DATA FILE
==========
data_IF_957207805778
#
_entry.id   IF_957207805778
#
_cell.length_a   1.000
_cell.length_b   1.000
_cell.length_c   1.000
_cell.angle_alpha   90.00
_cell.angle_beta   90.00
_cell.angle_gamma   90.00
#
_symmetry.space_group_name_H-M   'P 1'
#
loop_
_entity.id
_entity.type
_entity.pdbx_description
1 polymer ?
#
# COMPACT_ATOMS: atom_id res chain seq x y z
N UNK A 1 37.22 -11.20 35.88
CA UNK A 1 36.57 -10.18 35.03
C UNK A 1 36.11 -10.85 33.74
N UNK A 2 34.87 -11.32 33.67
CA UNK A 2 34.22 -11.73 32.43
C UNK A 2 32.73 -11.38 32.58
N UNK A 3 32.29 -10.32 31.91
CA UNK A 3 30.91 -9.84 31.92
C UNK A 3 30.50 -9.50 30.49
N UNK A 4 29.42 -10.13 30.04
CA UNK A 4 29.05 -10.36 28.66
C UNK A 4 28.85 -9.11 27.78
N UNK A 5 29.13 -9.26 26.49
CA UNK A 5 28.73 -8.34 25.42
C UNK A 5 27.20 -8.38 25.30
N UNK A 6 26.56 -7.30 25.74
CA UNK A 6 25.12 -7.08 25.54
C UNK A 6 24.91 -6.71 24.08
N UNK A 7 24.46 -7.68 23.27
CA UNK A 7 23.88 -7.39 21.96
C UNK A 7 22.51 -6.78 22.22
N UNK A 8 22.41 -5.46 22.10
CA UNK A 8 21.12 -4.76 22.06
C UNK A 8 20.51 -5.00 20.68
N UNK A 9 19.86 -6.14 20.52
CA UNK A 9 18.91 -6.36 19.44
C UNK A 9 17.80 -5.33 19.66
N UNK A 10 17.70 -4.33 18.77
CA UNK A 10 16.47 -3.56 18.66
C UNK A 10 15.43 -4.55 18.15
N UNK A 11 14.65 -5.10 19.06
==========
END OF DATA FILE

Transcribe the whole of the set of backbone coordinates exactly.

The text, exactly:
data_IF_957207805778
#
_entry.id   IF_957207805778
#
_cell.length_a   1.000
_cell.length_b   1.000
_cell.length_c   1.000
_cell.angle_alpha   90.00
_cell.angle_beta   90.00
_cell.angle_gamma   90.00
#
_symmetry.space_group_name_H-M   'P 1'
#
loop_
_entity.id
_entity.type
_entity.pdbx_description
1 polymer ?
#
# COMPACT_ATOMS: atom_id res chain seq x y z
N UNK A 1 37.22 -11.20 35.88
CA UNK A 1 36.57 -10.18 35.03
C UNK A 1 36.11 -10.85 33.74
N UNK A 2 34.87 -11.32 33.67
CA UNK A 2 34.22 -11.73 32.43
C UNK A 2 32.73 -11.38 32.58
N UNK A 3 32.29 -10.32 31.91
CA UNK A 3 30.91 -9.84 31.92
C UNK A 3 30.50 -9.50 30.49
N UNK A 4 29.42 -10.13 30.04
CA UNK A 4 29.05 -10.36 28.66
C UNK A 4 28.85 -9.11 27.78
N UNK A 5 29.13 -9.26 26.49
CA UNK A 5 28.73 -8.34 25.42
C UNK A 5 27.20 -8.38 25.30
N UNK A 6 26.56 -7.30 25.74
CA UNK A 6 25.12 -7.08 25.54
C UNK A 6 24.91 -6.71 24.08
N UNK A 7 24.46 -7.68 23.27
CA UNK A 7 23.88 -7.39 21.96
C UNK A 7 22.51 -6.78 22.22
N UNK A 8 22.41 -5.46 22.10
CA UNK A 8 21.12 -4.76 22.06
C UNK A 8 20.51 -5.00 20.68
N UNK A 9 19.86 -6.14 20.52
CA UNK A 9 18.91 -6.36 19.44
C UNK A 9 17.80 -5.33 19.66
N UNK A 10 17.70 -4.33 18.77
CA UNK A 10 16.47 -3.56 18.66
C UNK A 10 15.43 -4.55 18.15
N UNK A 11 14.65 -5.10 19.06